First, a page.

Screenwriting Blog
Posted on by Courtney Meznarich

Need Exposure for Your Screenplay? Enter a Contest, Says Screenwriter Doug Richardson

There’s so much hard work that goes into your screenplay, and when you’re finally done, you want someone to SEE it! Easier said than done. “Someone” usually doesn’t include your friends and family members. They’ll tell you it’s great, and you won’t believe them. And rightfully so, because unless your friends know a thing or two about movie-making, they may not know how to spot a good script when they see one. Writing a screenplay is a journey, and the key to improving your writing is often rewriting. To get feedback, and determine where you fall in the pack, you’re going to need a subjective third party.

There is probably no simpler way to find eyes for your screenplay than to enter a contest (unless you’re one of those lucky people that knows people, of course!). And while all screenplay contests are not created equal, the result is usually the same - exposure.

“Anything that gets you exposure as a screenwriter, gets you read, and gets you feedback is a valuable endeavor,” Screenwriter and Author Doug Richardson told us.

Doug is the screenwriter behind movies including “Hostage” with Bruce Willis, “Die Hard 2,” “Bad Boys” with Martin Lawrence and Will Smith, and the Lucky Dey thriller series of books.

“Getting your screenplay into a competition and finding out where you are on the ladder, where you came in, did you win, did you not? That’s valuable feedback.”

“Exposure is extraordinarily important. And getting read is very important, whether it’s by a script consultant or someone who’s going to give you really honest feedback or a bunch of faceless judges in a screenplay competition,” he added.

So, where do you begin? First, understand the difference between screenwriting mentoring programs and fellowships and contests.  

Screenwriting Mentoring Programs and Fellowships

Submissions to mentoring programs should be treated more like a job application than a competition. Mentoring programs typically involve a small group of chosen writers (often TV writers) who are paired with executives to work on new material for the company that’s sponsoring the fellowship (i.e. HBO, Disney, Universal). They’ll also learn the ins and outs of the business, kind of like an internship. Sometimes these programs pay, and sometimes they don’t. Programs can last from a few weeks to a year or more, and successful fellowships often result in a permanent job or representation. Sometimes, it’s free to submit, as is the case with the Nickelodeon Writing Program and the Disney / ABC Writing Program.

Screenwriting Contest

Contests are almost always “pay to play,” with a few exceptions. And, you can pay more than the price of entry for extra stuff, like notes or scores on your script. If you win a prestigious and competitive contest, you could gain a massive amount of exposure. Plus, the laurel always looks great and adds to your credibility.

MovieBytes.com has a great list of top fellowships and contests. We asked Doug if he had any favorites, and he listed Nicholl Fellowship, Script Pipeline, PAGE Awards, Sundance Lab, and Slamdance, “aside from the best competition being that of getting your movie made,” he said.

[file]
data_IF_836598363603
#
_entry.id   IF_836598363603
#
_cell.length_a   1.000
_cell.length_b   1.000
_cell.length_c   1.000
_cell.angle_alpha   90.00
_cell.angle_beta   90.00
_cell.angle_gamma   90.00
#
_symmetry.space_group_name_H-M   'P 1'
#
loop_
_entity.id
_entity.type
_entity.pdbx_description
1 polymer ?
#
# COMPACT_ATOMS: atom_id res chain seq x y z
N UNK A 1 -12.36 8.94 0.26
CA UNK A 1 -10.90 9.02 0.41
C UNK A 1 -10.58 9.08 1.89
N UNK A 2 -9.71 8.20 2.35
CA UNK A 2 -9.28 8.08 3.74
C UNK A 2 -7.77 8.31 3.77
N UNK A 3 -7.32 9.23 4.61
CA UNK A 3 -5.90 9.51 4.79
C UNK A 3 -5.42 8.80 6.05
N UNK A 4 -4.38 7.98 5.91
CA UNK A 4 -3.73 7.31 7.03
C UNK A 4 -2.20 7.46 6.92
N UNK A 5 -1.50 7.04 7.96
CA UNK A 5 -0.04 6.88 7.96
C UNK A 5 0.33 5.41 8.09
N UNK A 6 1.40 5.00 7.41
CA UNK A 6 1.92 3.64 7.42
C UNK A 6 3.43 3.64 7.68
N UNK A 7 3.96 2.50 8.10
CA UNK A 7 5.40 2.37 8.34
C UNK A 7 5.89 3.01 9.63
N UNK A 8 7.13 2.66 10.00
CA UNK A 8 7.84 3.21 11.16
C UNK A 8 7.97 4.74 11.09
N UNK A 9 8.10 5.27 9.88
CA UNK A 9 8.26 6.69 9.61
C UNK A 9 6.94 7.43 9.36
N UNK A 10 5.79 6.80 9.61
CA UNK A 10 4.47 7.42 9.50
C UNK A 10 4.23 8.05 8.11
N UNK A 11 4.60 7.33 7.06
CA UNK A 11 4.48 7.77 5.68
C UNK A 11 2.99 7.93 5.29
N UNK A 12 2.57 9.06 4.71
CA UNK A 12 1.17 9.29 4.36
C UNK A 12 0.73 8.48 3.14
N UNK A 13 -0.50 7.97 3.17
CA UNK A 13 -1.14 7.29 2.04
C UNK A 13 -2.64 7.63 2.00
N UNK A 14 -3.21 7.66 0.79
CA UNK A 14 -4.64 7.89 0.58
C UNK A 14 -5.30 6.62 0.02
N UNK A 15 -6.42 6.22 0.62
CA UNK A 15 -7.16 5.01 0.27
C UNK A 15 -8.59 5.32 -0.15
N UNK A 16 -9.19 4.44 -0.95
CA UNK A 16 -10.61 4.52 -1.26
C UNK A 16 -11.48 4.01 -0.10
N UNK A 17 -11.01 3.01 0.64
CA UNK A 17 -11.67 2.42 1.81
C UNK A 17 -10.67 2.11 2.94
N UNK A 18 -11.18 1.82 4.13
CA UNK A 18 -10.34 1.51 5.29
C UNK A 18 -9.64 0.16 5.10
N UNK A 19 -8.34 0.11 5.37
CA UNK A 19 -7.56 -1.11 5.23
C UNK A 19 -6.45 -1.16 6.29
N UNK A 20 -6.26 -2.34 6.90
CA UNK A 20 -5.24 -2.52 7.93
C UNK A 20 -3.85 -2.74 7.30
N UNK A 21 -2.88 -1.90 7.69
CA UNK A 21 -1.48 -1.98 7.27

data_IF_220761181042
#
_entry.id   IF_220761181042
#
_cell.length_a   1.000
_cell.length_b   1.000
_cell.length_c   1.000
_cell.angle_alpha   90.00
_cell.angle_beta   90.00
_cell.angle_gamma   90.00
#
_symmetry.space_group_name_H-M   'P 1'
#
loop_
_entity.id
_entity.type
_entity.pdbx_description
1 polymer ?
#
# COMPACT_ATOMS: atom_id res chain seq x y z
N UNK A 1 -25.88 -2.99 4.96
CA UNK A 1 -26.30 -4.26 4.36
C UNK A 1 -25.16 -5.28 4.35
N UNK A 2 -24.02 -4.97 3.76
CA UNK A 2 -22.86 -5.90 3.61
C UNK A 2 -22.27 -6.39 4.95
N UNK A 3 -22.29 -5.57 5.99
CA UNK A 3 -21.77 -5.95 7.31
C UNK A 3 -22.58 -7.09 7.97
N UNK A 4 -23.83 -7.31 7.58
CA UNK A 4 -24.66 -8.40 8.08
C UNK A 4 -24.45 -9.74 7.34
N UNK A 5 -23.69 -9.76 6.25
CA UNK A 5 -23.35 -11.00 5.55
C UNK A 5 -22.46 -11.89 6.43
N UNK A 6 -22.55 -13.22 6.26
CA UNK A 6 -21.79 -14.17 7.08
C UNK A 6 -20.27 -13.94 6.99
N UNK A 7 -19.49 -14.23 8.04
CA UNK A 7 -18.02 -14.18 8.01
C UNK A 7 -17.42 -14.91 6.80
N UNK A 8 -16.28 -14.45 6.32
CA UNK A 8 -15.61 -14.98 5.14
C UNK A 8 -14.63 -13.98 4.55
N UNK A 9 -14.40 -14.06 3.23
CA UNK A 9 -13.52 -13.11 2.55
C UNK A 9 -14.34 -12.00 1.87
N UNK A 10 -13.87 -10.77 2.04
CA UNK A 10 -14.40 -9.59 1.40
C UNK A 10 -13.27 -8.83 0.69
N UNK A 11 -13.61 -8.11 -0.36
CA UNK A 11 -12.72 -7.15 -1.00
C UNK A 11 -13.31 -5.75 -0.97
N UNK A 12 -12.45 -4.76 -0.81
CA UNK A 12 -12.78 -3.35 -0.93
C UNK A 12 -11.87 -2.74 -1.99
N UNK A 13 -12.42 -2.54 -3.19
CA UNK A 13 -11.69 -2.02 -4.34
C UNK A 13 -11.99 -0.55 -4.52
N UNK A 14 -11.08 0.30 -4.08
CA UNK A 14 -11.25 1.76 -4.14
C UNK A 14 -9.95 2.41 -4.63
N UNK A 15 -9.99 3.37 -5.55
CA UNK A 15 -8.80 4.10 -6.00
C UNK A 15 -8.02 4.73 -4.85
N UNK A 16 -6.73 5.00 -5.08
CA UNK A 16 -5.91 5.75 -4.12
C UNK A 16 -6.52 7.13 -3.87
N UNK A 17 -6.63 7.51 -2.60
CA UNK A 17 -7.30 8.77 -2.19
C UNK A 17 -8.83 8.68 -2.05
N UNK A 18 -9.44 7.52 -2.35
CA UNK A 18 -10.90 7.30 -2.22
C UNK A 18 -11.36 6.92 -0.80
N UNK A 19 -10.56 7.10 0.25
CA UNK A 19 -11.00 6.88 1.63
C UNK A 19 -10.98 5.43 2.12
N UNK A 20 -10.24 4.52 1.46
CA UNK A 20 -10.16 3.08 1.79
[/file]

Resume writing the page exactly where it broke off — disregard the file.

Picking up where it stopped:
Ah yes, that’s the hardest competition with the best prize of them all!

Let the competition begin,

You may also be interested in...

3 Ways to Write a Phone Conversation in a Traditional Screenplay

3 Ways to Write a Phone Conversation in a Traditional Screenplay, According to Screenwriter Doug Richardson

When is a phone call not just a phone call? When you have to show it, not tell it. There are at least three different scenarios to consider when you want to insert a telephone conversation in your screenplay. We asked Screenwriter Doug Richardson (“Bad Boys,” “Hostage,” “Die Hard 2”) how he approaches telephone conversations in his screenplays, and he said there are three things to consider: Are we seeing and hearing only one character? Are we seeing only one character, but hearing at least two? Are we seeing and hearing both characters? Give this some thought: It may be important to see both...
How to Write a Screenplay With Little or No Dialogue, According to Screenwriter Doug Richardson

Return to Silence: How to Write a Screenplay With Little to No Dialogue

From shorts to features, there are entire films made today that have little to no dialogue. And the screenplays for these films are often the perfect example of what a screenplay should be, a demonstration of showing and not telling. We asked Screenwriter Doug Richardson (“Bad Boys,” “Die Hard 2,” “Hostage”) what he believes are the keys to success when writing a screenplay with little to no dialogue. “Oh, that’s very simple,” he told us. “How to write a screenplay with little or no dialogue, and how to keep the reader engaged? It’s a very simple thing. Tell a story that makes the reader want to turn...
Screenwriter pay

How Much Money Does a Screenwriter Make? We Asked 5 Professional Writers

For most, writing is less of a job and more of a passion. But wouldn’t it be ideal if we could all make a living in a field that we are passionate about? It’s not impossible to get paid to do what you love, if you’re willing to accept the reality: there’s not much stability for writers who choose this path. We asked five expert writers how much money the average writer can expect to earn. The answer? Well, it’s as diverse as the backgrounds of our experts. Per the Writers Guild of America West, the minimum amount a screenwriter can be paid for a low budget (less than $5 million) feature-length film...

Comments